Did the RIC commemoration controversy impact on Election 2020?
Many Fine Gael supporters felt queasy about commemorating forces against independence
File image of RIC cadets in Dublin. File photograph: Bettmann Archive/Getty Images
The general election was bookended by two episodes which show how remembrance of the State’s past remains current affairs.
Fine Gael’s postponed, and now probably abandoned, Royal Irish Constabulary (RIC) and Dublin Metropolitan Police (DMP) commemoration and newly re-elected Sinn Féin TD David Cullinane’s “Up the ’Ra” remarks both provoked strong emotions.
Many took grave offence in both cases to what they regarded as a distortion of Ireland’s past.
Correspondence from the Department of Justice and the Department of the Taoiseach in relation to the RIC controversy recently released to The Irish Times under the Freedom of Information Act reveals the extent to which Fine Gael supporters felt queasy about commemorating those who fought against the IRA in the War of Independence.
“It saddens me to say this intention to honour the DMP/RIC will undo the great work Fine Gael has done to date . . . you are pushing people into voting for FF [Fianna Fáil] in the next election,” wrote one party supporter.
Another correspondent commented: “I have always voted for you in elections but feel I can no longer do so due to this event.”
A third declared: “I have been a supporter of Fine Gael all my life but I think this proposal is really crazy.”
The impact of this controversy on the outcome of the election is hard to gauge.
Minister for Justice Charlie Flanagan, who instigated the commemoration, was re-elected in Laois-Offaly, albeit with a diminished first preference vote.
Mr Flanagan declined to be interviewed for this article but made a pointed reference in a tweet to the video showing Mr Cullinane’s remarks: “This is where we are.”
Outgoing Fine Gael TD Noel Rock, who lost his seat in Dublin North-West, said the RIC commemoration was an issue on the doorsteps.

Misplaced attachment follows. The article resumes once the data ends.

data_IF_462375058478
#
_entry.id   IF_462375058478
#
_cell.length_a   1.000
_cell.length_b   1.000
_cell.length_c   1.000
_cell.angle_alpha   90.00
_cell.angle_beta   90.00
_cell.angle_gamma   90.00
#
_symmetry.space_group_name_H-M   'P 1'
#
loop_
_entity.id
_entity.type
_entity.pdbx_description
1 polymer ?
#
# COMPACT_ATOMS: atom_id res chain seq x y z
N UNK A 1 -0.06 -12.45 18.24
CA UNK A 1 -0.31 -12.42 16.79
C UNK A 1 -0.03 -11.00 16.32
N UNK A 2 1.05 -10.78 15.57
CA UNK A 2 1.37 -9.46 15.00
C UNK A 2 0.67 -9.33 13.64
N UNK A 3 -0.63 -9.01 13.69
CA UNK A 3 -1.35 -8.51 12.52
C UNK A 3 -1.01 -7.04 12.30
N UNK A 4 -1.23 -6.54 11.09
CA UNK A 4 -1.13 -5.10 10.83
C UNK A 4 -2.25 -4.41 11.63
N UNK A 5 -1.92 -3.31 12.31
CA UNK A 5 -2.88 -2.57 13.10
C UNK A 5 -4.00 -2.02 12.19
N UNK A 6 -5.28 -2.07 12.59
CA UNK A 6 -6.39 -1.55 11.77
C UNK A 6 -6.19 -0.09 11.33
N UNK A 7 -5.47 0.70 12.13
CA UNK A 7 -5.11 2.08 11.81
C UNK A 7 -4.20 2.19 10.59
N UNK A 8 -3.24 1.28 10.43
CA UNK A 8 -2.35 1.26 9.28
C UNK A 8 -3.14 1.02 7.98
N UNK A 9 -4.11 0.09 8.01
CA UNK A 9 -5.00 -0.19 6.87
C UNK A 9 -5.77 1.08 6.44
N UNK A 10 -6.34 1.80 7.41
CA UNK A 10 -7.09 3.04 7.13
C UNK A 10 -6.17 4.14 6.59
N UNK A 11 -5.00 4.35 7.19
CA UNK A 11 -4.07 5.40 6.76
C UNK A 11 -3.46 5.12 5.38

“No question. It was a big issue early in the campaign when it was fresh in the memory,” he said.
“I don’t know if it was a factor [in the party’s performance]. We did lose votes, but I don’t think anybody can be definitive [about] what lost the votes. Many would proffer the idea that it cost us votes, but nobody can say with any certainty.”
A counter-argument is the success of two Fine Gael candidates in the election who were vocal in their support of the RIC commemoration.
Neale Richmond, the party’s Seanad spokesman on Brexit, was elected in the middle-class Dublin Rathdown constituency, one of the few constituencies resistant to the Sinn Féin surge.
However, even here the issue exercised voters . “I have no doubt it unfortunately did have an impact on some people’s campaigns but there were far bigger issues. My views were fairly well known.”
Mr Richmond, who is a member of the Church of Ireland, added: “After 10 years of running for office, I was disappointed to experience my first bit of overt sectarianism at a door that also included some vitriol about the planned commemoration.”
Fine Gael’s Frank Feighan was elected in the Sligo-Leitrim constituency, where Sinn Féin’s Martin Kenny topped the poll. Not only did Mr Feighan support the commemoration in a spirit of reconciliation, but he also favours the State joining the Commonwealth.
He does not believe the issue cost Fine Gael votes, but says: “Sinn Féin used it as a rallying call. It was never about the Black and Tans but that was the message that went out there. I asked the question: ‘Are we really ready for a united Ireland if we can’t deal with issues like this?’”
DCU historian Dr William Murphy observed Sinn Féin sought to exploit the Easter Rising centenary commemorations in 2016 by calling for a “new Rising”, but this had little effect.
“That said, the atmosphere generated by the commemorations may have encouraged some people to be more open about the prospect of radical change now, and it may even have emphasised for them that Sinn Féin might be a vehicle for radical change.”
‘Emotive and divisive’
UCD professor of history and Irish Times columnist Diarmaid Ferriter said he believed the RIC commemoration row aided the mayor of Clare Cllr Cathal Crowe, a vocal opponent of the event who took a seat for Fianna Fáil in Clare in the election, but that is all.
“I am sure it came up occasionally on the canvass but it did not seem to work its way into the formal election debates.”
Prof Ferriter, a member of the Government’s advisory group on commemorations, said the next administration will need to “tread carefully” in the knowledge that the commemorations can be “emotive and divisive and the last thing we need is distortion and simplification of history or online bile and propaganda”.
He added: “The State does not have to apologise for how it came into being but it does need to acknowledge how that process subsequently ruptured the country; and it does not need to take on the task of formally memorialising those who fought to suppress the independence movement.
“Rather, it needs to encourage debate and research into the multiple allegiances and legacies arising out of the events of 100 years ago.”
Advisory group chair Maurice Manning reiterated his view that it would be “shameful” if the tolerance that has marked the Decade of Commemorations to date was lost following the RIC controversy.
“We believe that the fundamental framework and principles are the right ones, that we will continue to work within these.”